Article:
I talk to a lot of people in this job. Shared stories in our field of practice bring both highs and lows (more about that later). The highs include the feeling of connecting, sharing ideas and stories, sharing problems. The role of IFEM as a global federation of national and regional societies, is to connect and to help. We are growing our administrative team in response to your feedback. I will introduce you to some new faces in coming newsletters.
Look out for some exciting developments coming up. I want to thank everyone who throws their energy into Team IFEM, unpaid, and on top of an exhausting job (for most of us). As well as the contributors I mention below, there are many others, all working in teams and on other projects.
Our new Board of Directors is hard at work. We are improving the orientation / induction for roles within IFEM, led by Dr Cherri Hobgood. We are really looking forward to our new IFEM mentorship program led by Dr Mulinda Nyirenda and Dr Maaret Castren is developing an IFEM Equality and Diversity Policy. Dr John Bonning is helping grow IFEM’s outward reach alongside IFEM’s wonderful Miranda Smith (Communication Manager).
IFEM has a big role in global emergency care education. Dr Connie Le Blanc, Chair of the CPD Committee, is looking at course accreditation (credits for our own learning events and IFEM endorsement of external courses). Dr Janet Lin, Dr Elif Cakal and others are leading on further developing our online education program. Please see the IFEM website for details of our upcoming “Mental Health Around The World” and “Major Trauma Around The World” events. Our academic activities and ICEM conferences are overseen by Dr Elizabeth DeVos, who is doing a great job in this new Director role for IFEM.
Dr Srinath Kumar our Treasurer, along with past Presidents Prof Sally McCarthy and Prof Jim Ducharme are keeping our finances on solid ground while seeking expertise and ideas for future growth so that we can provide better services to you while avoiding big increases in membership fees for our member societies (over and above global inflation, which of course is a current problem).
Our six Board Regional Representatives are busy reaching out to societies in their territories of responsibility. IFEM will always do what it can to help member nations and regions and of course, we welcome applications for new members.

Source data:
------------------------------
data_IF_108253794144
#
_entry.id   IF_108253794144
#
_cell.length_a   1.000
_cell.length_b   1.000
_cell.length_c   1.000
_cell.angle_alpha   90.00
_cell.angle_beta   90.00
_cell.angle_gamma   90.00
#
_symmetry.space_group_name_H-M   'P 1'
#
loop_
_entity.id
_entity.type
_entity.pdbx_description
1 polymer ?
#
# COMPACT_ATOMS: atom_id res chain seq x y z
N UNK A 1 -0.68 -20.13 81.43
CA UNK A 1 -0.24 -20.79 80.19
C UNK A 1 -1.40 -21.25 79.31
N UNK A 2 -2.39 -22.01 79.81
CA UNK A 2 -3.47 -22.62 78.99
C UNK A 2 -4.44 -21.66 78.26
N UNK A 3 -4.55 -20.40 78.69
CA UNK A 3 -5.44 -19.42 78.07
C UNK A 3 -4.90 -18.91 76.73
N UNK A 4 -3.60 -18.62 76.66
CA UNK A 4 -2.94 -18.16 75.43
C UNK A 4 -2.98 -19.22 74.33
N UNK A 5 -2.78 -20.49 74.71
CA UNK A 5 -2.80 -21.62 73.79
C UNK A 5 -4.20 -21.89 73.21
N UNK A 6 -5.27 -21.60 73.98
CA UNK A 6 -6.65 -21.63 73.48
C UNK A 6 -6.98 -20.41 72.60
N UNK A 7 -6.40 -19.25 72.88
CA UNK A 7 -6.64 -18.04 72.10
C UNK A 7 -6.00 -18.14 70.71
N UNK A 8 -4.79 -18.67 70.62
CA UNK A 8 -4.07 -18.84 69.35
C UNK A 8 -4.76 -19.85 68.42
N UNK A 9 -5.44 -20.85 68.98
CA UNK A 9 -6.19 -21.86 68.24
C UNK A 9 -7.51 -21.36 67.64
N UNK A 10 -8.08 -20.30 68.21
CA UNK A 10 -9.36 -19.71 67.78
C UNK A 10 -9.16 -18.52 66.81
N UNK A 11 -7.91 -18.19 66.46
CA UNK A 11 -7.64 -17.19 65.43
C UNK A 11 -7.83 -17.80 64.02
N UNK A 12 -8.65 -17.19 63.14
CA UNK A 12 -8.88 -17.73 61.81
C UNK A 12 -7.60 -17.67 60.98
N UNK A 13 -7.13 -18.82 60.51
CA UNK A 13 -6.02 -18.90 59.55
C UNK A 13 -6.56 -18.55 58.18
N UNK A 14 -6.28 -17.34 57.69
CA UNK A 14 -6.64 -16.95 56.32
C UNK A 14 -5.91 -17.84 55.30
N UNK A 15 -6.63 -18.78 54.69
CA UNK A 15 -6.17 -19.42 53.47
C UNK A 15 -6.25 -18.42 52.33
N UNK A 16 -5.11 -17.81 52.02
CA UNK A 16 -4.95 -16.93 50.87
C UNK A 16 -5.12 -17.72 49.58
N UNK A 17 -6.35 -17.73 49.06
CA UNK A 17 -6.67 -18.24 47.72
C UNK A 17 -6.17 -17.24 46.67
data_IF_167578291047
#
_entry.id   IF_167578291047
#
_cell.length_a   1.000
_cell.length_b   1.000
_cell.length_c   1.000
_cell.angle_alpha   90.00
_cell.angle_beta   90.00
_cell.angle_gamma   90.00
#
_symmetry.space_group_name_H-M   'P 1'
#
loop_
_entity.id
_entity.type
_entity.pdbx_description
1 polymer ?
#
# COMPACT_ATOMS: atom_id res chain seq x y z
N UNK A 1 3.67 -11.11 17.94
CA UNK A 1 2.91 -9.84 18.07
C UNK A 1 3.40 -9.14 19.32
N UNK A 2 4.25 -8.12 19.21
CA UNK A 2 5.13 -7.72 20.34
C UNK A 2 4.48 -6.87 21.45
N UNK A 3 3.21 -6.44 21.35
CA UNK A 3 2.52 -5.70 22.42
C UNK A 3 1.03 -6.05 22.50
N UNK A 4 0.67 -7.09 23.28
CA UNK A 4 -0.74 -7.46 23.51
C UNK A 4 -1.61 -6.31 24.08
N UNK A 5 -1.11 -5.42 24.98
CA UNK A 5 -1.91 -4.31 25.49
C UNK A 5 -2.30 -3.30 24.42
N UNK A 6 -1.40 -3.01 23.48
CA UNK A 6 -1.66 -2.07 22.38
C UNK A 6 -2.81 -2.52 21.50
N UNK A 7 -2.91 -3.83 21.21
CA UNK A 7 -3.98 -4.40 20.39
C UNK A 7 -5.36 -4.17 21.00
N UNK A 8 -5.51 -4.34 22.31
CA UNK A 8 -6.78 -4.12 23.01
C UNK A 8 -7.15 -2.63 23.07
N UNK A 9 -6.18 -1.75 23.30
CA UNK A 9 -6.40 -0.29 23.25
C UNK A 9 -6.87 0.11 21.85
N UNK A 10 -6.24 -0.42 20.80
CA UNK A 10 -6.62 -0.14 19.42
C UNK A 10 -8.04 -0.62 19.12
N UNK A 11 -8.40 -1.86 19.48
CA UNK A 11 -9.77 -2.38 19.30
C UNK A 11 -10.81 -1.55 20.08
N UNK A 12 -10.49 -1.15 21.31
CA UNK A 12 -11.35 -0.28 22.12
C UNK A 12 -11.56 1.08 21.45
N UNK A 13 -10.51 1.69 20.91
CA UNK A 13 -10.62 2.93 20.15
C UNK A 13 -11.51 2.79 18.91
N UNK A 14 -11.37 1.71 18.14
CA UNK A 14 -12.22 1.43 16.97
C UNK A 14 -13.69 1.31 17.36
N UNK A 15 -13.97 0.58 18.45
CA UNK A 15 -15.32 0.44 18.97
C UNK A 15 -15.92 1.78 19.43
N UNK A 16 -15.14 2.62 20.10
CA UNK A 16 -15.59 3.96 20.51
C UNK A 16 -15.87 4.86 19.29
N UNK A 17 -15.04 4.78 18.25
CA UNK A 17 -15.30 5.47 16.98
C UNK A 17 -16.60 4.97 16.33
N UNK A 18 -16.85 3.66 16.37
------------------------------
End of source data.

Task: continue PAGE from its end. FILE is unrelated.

Working alongside the World Health Organization, Dr Saleh Fares, President Elect, attended a large meeting in Norway to discuss Emergency Care Minimum Datasets and Dr Imron Subhan, WHO Taskforce Chair, assists the roll-out of Basic Emergency Care and other WHO courses.
What about the lows? Well as we all work together on these exciting initiatives, often colleagues around the world in different time zones join me on Zoom on return home from a shift. Wherever they work, I am hearing the same message. We are tired. Our departments are too full of patients. Our specialist colleagues resist helping because they too, are tired. The pandemic continues to take its toll, but it wasn’t too good even before that. The end result of these poor working conditions is fatigue and low morale for us, with long waiting times and crowded conditions for patients.
Over-crowding harms staff and patients. No, that statement is not over-dramatic! The evidence is clear. Morley et al identified 40 studies describing adverse consequences of crowding, where six studies showed an association between crowding and mortality. Morley et al (2018). Emergency department crowding: A systematic review of causes, consequences and solutions.
Jones et al in the UK show that long waiting times for hospital admission increase mortality. Jones et al (2021). Association between delays to patient admission from the emergency department and all-cause 30-day mortality.
Where you work, what is the cause?
- Too many patients coming to the Emergency Department? (poor community and primary care, ambulance staff not empowered to decide not to take the patient to hospital etc)
- Problems with the process of managing the patients? (staff levels, equipment, computer systems etc)
- No hospital beds to move on to? Global comparisons are always fascinating. OECD 2021 data shows that the number of hospital beds per 1000 population varies from less than 1/1000 (India, Mexico, Indonesia) to to 12/1000 (South Korea, Japan). Is it a coincidence that at just 2/1000 (UK, Canada, USA) these countries right now have extreme problems with emergency ambulances unable to physically move the patient from the ambulance into the hospital building due to no patient flow?
The scene looks chaotic and disastrous. Our specialist colleagues are not expected to work in such conditions. This week IFEM is holding two focus groups to consider this topic. Watch this space as we take action….
Let’s work together to develop this conversation. Keep an eye on our website, social media and newsletters to contribute. We also welcome messages to [email protected]
Dr Ffion Davies